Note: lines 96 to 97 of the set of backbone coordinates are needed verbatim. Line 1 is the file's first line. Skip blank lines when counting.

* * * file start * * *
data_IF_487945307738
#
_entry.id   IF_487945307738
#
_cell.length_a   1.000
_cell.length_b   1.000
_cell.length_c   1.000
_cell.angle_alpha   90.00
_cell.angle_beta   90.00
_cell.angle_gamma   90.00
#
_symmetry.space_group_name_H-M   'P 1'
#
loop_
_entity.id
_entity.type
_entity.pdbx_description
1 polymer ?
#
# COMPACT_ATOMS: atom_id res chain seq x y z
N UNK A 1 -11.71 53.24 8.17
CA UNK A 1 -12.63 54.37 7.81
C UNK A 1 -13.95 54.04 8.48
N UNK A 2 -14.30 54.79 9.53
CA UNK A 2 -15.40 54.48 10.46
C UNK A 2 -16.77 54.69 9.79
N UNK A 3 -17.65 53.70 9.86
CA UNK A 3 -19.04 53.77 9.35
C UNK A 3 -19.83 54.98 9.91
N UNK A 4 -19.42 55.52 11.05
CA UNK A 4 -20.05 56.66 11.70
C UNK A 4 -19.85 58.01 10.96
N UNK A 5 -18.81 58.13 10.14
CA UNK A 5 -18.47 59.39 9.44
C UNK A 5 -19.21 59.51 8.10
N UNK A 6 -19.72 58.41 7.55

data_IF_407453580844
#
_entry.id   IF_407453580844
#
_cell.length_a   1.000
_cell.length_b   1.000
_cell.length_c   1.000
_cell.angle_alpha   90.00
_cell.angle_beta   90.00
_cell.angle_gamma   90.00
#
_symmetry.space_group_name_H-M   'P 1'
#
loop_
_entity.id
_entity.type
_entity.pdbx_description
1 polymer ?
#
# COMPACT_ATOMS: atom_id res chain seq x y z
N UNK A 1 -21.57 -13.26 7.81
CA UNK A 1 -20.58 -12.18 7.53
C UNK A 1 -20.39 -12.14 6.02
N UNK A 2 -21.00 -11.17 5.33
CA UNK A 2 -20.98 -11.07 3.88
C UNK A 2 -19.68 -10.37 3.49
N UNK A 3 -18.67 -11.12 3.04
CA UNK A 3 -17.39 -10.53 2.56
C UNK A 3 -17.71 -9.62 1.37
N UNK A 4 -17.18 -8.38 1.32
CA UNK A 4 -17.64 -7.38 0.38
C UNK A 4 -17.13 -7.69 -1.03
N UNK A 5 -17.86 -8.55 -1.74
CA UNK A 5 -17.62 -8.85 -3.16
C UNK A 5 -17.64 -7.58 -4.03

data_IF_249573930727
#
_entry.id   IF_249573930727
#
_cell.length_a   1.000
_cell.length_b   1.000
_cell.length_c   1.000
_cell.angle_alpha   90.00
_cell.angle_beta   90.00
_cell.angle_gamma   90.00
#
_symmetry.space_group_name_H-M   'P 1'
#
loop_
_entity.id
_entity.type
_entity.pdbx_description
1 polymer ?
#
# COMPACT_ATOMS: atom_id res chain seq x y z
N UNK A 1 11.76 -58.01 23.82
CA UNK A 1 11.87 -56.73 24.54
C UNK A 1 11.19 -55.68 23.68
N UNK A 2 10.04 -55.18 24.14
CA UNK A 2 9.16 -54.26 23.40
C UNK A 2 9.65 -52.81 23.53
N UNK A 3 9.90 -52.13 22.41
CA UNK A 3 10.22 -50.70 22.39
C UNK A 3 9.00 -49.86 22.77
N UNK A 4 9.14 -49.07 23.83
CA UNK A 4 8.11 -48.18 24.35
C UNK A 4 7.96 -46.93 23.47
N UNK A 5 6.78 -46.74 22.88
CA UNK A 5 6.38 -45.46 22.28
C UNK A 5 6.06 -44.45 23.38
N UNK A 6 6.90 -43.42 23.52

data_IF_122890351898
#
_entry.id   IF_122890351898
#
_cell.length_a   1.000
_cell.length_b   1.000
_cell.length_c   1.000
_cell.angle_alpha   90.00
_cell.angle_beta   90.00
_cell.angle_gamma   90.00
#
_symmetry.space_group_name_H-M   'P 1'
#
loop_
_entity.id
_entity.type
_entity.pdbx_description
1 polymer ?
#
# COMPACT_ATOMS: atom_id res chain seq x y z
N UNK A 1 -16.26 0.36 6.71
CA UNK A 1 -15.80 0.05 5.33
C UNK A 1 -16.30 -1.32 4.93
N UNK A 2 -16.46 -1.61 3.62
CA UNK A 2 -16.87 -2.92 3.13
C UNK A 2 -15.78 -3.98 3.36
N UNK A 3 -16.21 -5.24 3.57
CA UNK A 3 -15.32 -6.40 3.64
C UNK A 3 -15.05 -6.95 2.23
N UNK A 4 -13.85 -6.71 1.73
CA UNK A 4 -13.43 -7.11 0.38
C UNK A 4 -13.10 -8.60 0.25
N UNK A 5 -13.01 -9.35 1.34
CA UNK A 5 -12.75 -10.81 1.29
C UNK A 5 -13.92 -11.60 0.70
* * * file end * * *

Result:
CA UNK A 2 9.16 -54.26 23.40
C UNK A 2 9.65 -52.81 23.53